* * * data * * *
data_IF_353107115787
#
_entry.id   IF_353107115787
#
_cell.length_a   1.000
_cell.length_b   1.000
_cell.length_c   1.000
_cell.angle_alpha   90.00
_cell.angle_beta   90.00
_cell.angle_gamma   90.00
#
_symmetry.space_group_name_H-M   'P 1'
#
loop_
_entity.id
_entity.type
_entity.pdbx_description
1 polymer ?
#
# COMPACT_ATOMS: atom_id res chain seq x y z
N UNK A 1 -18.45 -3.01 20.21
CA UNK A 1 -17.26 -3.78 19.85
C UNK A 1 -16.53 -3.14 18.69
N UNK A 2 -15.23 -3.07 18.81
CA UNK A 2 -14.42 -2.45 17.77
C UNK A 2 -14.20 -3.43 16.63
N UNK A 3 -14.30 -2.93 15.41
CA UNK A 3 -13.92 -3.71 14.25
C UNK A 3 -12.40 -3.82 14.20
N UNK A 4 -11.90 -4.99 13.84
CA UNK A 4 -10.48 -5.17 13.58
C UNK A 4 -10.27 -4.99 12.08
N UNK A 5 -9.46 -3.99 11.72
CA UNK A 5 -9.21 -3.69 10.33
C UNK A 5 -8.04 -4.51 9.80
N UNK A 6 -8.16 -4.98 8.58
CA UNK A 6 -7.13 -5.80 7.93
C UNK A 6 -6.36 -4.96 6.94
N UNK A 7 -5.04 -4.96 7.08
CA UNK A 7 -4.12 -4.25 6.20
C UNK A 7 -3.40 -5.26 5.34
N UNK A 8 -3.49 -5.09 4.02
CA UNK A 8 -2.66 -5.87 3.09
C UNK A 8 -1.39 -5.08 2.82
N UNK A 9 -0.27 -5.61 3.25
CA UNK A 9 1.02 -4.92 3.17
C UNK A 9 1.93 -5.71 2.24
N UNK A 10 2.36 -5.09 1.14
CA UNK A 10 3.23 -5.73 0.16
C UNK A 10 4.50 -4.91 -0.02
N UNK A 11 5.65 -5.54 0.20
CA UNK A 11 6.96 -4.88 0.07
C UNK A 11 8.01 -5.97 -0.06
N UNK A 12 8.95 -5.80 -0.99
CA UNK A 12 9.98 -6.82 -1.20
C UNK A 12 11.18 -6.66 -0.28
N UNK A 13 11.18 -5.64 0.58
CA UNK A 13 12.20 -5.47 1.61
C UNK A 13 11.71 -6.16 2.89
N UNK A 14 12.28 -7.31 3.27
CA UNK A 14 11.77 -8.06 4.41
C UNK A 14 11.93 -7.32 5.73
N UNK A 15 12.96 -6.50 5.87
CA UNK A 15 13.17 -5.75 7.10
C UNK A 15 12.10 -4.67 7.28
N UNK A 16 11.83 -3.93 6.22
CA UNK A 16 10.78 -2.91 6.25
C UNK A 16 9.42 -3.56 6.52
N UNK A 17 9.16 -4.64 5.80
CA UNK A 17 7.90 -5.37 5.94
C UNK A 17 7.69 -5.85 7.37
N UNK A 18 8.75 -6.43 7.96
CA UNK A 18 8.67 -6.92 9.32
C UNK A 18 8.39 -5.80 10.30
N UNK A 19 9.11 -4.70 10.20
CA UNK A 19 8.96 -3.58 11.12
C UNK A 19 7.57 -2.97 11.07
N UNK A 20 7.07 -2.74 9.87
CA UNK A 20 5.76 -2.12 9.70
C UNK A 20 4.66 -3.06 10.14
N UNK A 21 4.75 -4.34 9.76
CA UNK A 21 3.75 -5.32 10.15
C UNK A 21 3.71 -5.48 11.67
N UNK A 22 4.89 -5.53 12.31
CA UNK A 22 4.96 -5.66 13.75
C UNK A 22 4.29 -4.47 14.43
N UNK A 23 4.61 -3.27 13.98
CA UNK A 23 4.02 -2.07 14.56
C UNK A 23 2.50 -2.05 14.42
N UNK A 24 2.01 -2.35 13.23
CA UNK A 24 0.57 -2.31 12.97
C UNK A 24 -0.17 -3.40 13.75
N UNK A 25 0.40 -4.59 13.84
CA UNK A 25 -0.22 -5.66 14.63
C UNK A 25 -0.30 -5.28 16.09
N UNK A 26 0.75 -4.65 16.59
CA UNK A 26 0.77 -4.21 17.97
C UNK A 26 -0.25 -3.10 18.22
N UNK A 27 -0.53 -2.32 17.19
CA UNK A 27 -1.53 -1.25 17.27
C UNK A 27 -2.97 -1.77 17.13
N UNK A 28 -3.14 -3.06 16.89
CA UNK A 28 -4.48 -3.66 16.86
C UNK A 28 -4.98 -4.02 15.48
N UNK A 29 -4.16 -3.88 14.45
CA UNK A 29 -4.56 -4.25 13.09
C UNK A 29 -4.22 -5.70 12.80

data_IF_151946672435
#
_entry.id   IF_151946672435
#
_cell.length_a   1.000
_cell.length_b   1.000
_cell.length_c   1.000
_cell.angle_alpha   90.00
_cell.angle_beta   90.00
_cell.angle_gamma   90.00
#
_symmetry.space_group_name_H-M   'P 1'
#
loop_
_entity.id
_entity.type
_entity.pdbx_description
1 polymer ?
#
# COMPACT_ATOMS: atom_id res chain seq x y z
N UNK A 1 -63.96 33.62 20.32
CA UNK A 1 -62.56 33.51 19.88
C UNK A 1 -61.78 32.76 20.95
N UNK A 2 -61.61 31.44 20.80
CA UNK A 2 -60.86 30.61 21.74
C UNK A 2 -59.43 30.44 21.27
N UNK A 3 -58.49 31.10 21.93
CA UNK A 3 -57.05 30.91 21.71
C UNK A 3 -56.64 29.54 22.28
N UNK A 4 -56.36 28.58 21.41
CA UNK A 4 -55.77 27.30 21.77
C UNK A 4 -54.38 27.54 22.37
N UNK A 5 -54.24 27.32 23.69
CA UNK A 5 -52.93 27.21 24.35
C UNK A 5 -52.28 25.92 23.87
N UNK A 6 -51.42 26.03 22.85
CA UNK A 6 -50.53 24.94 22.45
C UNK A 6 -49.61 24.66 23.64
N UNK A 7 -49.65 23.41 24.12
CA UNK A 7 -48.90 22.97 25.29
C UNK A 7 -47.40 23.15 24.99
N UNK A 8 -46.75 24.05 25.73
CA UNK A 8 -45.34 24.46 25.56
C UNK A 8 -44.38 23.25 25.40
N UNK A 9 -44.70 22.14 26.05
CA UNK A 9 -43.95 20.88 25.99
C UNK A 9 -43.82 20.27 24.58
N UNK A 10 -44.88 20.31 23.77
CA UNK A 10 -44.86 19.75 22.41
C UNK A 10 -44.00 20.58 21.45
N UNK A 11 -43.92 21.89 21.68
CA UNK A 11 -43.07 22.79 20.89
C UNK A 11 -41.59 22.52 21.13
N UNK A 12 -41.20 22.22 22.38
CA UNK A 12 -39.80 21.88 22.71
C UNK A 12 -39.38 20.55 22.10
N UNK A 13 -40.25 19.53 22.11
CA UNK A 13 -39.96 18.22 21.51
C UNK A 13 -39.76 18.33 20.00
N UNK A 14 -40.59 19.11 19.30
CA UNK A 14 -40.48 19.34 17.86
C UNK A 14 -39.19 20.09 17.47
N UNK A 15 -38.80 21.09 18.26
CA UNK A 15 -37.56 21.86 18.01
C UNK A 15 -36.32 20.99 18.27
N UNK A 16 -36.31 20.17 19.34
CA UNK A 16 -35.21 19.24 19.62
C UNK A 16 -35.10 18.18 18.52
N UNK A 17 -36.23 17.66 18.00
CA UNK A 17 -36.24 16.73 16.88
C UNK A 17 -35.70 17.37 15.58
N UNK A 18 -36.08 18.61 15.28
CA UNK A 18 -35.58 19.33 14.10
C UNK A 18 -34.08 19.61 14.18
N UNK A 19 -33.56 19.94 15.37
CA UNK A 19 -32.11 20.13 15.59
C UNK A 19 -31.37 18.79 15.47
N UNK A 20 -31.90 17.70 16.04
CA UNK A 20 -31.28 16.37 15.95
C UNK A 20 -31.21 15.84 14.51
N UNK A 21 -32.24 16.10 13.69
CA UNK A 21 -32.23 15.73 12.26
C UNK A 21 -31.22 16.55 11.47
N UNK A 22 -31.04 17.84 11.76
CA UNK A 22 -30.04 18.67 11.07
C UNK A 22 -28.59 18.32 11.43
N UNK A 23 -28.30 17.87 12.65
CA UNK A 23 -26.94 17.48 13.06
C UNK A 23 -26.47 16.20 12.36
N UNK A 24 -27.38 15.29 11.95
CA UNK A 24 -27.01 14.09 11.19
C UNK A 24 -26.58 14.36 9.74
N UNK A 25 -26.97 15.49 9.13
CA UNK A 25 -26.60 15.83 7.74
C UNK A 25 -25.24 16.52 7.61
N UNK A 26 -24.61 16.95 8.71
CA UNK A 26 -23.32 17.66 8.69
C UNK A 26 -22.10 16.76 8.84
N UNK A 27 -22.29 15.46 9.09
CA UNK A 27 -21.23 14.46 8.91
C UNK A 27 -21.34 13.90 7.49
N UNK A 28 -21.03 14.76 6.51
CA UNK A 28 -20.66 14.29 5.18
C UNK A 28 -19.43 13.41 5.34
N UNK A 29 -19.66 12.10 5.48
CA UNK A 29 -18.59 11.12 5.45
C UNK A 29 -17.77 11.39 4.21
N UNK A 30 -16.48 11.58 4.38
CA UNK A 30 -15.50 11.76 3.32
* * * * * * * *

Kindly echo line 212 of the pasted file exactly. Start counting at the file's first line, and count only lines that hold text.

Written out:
N UNK A 29 -19.66 12.10 5.48